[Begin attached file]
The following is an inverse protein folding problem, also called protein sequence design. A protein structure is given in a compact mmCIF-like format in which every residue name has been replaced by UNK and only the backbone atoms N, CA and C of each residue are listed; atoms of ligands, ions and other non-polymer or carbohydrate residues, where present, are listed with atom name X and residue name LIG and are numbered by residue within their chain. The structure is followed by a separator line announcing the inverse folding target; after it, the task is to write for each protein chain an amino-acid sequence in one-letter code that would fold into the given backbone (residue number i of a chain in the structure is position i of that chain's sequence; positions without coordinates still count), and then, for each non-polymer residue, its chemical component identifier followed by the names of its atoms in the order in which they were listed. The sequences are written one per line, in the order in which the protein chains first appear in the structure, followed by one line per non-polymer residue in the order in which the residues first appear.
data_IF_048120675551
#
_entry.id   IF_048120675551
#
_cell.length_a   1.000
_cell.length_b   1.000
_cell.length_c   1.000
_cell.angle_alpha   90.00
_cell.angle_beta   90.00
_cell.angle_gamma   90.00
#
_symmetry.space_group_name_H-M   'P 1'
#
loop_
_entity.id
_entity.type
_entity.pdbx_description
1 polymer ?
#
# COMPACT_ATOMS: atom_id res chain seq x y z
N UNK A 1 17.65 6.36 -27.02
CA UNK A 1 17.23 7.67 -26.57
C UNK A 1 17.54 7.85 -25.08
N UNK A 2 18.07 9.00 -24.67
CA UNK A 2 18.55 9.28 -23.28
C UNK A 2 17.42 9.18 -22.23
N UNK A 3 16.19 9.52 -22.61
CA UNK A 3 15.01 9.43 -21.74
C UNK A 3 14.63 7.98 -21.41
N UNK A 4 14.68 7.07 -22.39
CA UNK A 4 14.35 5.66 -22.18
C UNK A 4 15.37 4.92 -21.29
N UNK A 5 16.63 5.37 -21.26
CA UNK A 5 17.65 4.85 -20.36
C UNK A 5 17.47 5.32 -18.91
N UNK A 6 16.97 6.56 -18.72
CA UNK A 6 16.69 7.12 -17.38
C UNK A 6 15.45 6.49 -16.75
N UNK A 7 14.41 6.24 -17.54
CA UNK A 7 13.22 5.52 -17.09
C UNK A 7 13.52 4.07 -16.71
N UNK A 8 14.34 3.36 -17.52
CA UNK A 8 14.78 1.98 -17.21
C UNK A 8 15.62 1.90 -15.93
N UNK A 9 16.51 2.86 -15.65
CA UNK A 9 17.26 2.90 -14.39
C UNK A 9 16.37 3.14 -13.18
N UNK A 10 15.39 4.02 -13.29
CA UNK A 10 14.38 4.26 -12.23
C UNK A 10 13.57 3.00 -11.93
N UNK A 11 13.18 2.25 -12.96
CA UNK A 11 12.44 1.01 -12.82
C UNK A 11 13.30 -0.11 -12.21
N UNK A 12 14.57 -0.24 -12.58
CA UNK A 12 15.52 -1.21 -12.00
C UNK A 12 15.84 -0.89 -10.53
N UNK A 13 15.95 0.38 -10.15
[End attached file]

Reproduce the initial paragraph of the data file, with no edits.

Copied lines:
The following is an inverse protein folding problem, also called protein sequence design. A protein structure is given in a compact mmCIF-like format in which every residue name has been replaced by UNK and only the backbone atoms N, CA and C of each residue are listed; atoms of ligands, ions and other non-polymer or carbohydrate residues, where present, are listed with atom name X and residue name LIG and are numbered by residue within their chain. The structure is followed by a separator line announcing the inverse folding target; after it, the task is to write for each protein chain an amino-acid sequence in one-letter code that would fold into the given backbone (residue number i of a chain in the structure is position i of that chain's sequence; positions without coordinates still count), and then, for each non-polymer residue, its chemical component identifier followed by the names of its atoms in the order in which they were listed. The sequences are written one per line, in the order in which the protein chains first appear in the structure, followed by one line per non-polymer residue in the order in which the residues first appear.